Pancakes are an easy and important part of an American breakfast. Therefor, this is one of the first recipes I perfected when I moved here. If you *can* find Aunt Jemima she is expensive and on the import aisle. All of these ingredients are cheap and available in almost any store. As for syrup, maple syrup is plentiful though expensive. Make sure and avoid the cranberry(tranebær) flavored one. Eww. The standard light (lys) syrup or one of the dessert ones will do in a pinch as well. I bought several bottles of imitation maple flavoring on my last trip home and have been using that to make syrup.
As a note these are not to be confused with the flat Danish pandekage which is eaten typically for dinner or dessert.
In a large bowl mix flour, baking powder, salt and sugar. Make a well in the center and add milk, egg, melted butter, and vanilla. Mix until smooth but don't over mix. A few little tiny lumps are fine.
Heat a frying pan or griddle on med-high heat. Pour a small amount of the batter into the pan. Size will vary depending on if you want cute small little pancakes or big saucer sized ones. I usually go for somewhere in the middle. Once little bubbles start to form in the batter (1 minute or less if the pan is hot) flip over and cook for another 30 seconds or so until it is a nice golden brown. Cooking the pancakes is the hardest part and takes a little practice. If they seem too thick or too thin add more milk or flour.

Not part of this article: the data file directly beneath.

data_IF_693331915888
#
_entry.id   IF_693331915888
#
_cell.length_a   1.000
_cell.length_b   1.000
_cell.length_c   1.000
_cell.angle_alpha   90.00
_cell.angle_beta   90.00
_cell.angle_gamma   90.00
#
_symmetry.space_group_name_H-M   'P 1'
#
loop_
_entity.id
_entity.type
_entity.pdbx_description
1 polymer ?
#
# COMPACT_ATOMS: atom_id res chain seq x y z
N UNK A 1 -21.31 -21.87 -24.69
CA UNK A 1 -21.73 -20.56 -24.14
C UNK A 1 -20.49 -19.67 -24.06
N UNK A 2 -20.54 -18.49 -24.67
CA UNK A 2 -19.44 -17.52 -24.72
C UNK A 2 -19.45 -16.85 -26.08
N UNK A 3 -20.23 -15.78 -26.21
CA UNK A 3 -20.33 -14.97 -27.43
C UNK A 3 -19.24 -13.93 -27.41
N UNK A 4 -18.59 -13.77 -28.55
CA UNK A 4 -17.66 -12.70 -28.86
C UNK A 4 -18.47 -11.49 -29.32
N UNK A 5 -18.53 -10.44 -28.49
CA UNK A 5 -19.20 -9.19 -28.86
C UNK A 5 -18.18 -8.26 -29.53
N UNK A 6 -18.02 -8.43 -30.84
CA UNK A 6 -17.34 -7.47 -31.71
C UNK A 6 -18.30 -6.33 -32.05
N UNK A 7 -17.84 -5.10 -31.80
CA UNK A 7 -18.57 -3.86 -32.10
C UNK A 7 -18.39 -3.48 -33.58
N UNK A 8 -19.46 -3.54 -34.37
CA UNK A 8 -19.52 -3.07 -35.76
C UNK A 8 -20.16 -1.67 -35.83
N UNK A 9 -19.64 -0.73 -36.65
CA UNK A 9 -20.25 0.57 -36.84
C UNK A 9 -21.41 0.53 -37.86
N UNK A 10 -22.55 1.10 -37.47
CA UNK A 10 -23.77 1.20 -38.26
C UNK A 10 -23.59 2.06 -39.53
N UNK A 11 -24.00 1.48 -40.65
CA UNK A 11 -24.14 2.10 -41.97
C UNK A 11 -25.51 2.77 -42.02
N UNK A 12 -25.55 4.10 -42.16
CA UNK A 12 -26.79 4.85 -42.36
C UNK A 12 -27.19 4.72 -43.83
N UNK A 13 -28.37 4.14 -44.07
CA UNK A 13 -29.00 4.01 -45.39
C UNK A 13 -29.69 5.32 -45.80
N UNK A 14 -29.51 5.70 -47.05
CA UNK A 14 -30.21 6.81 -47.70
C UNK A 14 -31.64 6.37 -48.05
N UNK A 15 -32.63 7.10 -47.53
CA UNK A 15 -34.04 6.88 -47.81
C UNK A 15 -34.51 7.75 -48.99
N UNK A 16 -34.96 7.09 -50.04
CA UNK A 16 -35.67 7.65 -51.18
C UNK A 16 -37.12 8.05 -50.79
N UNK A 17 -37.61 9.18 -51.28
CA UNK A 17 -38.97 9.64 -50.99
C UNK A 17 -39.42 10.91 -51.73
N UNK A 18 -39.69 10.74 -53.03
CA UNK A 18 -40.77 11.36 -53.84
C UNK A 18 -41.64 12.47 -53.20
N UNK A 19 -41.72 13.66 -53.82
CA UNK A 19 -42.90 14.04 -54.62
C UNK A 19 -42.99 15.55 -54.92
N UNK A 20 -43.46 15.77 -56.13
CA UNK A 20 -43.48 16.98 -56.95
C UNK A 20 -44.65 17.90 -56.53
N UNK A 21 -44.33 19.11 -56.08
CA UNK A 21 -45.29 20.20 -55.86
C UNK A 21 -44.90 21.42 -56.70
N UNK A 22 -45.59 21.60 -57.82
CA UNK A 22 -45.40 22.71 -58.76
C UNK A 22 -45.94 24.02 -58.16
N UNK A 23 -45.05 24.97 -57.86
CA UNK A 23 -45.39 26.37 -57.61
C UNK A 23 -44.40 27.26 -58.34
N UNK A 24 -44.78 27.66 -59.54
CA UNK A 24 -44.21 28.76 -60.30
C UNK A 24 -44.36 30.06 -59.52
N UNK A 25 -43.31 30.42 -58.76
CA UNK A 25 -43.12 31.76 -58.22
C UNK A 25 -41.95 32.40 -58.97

This reciped will feed 2-3 adults.
Variations: -I have 2x or 3x the recipe depending on how many people I am feeding. -Add in 1 smashed banana or 1/2 cup berries. The banana is a house favorite. -1 teaspoon vanilla sugar instead of liquid. -Substitute whole wheat flour for plain.. -Substitute flour with 1 1/4 cups flour and 1/4 cup oatmeal. You may need to add a few Tbsp. of milk. -Use 3/4 cup milk and 1/2 cup buttermilk.
I have always been around people that love to cook. All of the women (and a few of the men) in my life have loved being in the kitchen concocting and creating. I have traveled extensively and have tasted flavors from around the world. Southern, Polish, Russian, Asian, Mexican...all of this has shaped me into the cook I am today.
I have always enjoyed cooking but I didn't really know how far I could take things until I moved to Denmark. I was faced with permanently being away from many of my favorite comfort foods and I just didn't know if I could cope. I started to panic about never having Waffle House or Papa John's pizza. So I started researching recipes online and making my friends and family guinea pigs.
I have discovered so much about myself and my abilities. I want to learn more and am constantly pushing myself to try new things. I do not aspire to be a world class chef. I just want to be able to create the best dishes I possibly can and hopefully help some of my fellow expats find a little taste of home.
So feel free to take my recipes and expand on them and test them. Let me know how it turns out!
Moved to Denmark from South Carolina in Feb. 2007. I live in Vest Sjælland with my Danish husband, 2 sons and our 2 dogs. I am a student at Copenhagen University studying for my MSc. in Biology. I consider Denmark to be my home as much the USA. Though I do miss me some good ol'Southern Food!